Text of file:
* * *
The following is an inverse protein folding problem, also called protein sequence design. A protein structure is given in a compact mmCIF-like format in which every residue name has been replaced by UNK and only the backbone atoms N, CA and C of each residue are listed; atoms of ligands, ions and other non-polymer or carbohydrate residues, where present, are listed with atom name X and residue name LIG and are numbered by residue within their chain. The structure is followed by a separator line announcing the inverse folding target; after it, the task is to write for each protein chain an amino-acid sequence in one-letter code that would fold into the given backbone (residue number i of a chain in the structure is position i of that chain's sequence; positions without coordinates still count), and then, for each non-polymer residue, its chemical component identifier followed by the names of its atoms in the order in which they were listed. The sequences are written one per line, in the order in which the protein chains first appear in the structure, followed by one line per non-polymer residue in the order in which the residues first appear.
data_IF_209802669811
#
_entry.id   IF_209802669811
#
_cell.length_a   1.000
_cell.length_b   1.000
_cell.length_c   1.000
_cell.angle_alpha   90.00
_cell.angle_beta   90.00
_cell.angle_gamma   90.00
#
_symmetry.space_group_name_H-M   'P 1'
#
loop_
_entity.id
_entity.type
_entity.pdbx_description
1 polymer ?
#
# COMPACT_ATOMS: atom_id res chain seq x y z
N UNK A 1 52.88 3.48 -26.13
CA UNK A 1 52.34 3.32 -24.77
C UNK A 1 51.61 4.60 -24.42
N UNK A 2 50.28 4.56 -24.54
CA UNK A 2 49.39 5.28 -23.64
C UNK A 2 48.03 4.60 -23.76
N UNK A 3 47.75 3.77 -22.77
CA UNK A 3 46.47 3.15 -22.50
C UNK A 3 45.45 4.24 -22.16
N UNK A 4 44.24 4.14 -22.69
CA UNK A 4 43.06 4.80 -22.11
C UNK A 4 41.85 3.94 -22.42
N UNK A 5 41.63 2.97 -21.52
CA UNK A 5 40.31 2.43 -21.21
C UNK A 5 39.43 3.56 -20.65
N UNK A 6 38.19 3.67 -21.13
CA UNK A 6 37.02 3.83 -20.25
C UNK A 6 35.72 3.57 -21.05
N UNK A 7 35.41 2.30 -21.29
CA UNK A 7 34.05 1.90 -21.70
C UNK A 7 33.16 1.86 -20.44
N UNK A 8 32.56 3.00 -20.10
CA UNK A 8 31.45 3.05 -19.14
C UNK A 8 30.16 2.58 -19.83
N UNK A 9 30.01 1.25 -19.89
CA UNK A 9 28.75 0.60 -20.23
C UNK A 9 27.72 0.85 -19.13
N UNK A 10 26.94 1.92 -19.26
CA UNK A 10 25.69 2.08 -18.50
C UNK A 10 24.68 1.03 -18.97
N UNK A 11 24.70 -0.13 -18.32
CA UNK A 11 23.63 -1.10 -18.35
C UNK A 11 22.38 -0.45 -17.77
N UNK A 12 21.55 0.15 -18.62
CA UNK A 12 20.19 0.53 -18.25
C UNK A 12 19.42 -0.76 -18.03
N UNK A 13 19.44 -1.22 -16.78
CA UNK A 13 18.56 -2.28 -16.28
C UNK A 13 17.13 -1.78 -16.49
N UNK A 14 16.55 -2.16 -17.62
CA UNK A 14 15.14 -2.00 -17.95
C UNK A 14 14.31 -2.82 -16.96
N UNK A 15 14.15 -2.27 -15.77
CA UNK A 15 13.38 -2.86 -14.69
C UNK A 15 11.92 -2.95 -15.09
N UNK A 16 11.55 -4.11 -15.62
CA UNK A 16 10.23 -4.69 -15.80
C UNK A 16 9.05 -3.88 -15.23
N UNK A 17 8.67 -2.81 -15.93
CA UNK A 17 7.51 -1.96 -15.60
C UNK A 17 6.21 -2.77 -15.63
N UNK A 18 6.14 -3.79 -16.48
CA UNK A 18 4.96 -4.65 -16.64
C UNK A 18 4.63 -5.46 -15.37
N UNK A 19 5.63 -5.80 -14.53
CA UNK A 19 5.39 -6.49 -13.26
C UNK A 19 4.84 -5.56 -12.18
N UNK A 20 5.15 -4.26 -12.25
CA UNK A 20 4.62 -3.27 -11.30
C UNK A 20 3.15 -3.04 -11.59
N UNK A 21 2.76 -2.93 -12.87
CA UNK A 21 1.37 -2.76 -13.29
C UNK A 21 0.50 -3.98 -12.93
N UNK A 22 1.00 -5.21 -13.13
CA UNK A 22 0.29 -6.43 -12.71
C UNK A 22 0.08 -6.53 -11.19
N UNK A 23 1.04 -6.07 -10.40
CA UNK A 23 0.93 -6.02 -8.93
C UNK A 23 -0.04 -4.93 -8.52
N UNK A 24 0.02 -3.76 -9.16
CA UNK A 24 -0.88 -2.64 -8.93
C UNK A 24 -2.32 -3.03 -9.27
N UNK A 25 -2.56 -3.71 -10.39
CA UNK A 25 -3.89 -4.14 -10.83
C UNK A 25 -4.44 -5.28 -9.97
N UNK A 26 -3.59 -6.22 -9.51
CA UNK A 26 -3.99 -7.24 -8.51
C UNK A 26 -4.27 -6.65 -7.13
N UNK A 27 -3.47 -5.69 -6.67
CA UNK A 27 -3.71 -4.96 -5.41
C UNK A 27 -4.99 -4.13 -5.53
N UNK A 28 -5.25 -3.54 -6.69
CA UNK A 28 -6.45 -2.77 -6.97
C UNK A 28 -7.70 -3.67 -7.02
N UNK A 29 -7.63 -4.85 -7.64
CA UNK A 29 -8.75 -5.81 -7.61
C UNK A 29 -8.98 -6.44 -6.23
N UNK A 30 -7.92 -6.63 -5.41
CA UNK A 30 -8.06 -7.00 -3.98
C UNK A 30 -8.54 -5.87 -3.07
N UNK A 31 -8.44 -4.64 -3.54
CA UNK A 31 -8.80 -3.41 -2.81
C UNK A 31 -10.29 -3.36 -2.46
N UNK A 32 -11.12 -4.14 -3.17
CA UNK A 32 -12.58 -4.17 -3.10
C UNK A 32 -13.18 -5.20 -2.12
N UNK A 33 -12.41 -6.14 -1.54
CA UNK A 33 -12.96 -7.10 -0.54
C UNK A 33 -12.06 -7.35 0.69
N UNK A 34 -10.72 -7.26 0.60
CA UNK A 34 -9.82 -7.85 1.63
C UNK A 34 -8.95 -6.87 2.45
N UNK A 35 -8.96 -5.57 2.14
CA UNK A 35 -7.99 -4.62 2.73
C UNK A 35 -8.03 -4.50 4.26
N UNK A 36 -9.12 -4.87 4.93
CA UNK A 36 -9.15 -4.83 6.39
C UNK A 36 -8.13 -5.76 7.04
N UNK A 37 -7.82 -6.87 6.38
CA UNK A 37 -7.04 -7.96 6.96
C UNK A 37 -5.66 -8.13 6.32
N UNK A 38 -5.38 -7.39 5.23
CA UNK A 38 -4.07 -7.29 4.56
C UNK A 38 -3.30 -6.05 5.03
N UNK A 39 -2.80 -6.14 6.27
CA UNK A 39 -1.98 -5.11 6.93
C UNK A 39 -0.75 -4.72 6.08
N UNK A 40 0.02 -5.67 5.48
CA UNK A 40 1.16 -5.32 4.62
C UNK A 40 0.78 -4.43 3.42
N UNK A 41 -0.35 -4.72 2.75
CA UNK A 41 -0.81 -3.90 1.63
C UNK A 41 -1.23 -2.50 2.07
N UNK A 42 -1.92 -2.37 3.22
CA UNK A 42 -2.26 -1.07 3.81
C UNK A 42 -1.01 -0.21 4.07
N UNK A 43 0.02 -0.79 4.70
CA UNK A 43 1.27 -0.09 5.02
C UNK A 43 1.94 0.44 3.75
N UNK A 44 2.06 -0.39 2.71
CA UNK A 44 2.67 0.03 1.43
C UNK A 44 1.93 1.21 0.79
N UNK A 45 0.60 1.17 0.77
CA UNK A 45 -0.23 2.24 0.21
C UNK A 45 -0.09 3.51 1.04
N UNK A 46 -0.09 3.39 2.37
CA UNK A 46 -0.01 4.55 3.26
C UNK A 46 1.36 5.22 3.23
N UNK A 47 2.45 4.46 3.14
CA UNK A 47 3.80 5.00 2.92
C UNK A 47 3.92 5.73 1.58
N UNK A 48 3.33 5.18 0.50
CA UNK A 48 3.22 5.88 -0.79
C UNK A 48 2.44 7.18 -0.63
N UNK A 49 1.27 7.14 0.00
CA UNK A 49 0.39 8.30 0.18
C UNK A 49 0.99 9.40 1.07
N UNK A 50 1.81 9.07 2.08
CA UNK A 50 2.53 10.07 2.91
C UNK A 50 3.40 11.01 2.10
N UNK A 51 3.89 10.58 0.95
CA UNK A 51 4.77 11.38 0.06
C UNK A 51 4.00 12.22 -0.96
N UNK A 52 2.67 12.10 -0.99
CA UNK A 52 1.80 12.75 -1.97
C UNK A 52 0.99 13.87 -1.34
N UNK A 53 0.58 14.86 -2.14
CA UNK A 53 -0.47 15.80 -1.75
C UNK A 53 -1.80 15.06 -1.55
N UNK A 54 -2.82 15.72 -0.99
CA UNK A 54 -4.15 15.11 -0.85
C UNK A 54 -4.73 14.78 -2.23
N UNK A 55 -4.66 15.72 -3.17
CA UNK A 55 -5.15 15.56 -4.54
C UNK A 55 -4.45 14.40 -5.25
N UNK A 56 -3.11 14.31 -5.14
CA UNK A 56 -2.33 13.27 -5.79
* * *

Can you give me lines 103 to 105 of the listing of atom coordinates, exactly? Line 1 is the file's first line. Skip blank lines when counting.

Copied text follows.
N UNK A 28 -5.25 -3.54 -6.69
CA UNK A 28 -6.45 -2.77 -6.97
C UNK A 28 -7.70 -3.67 -7.02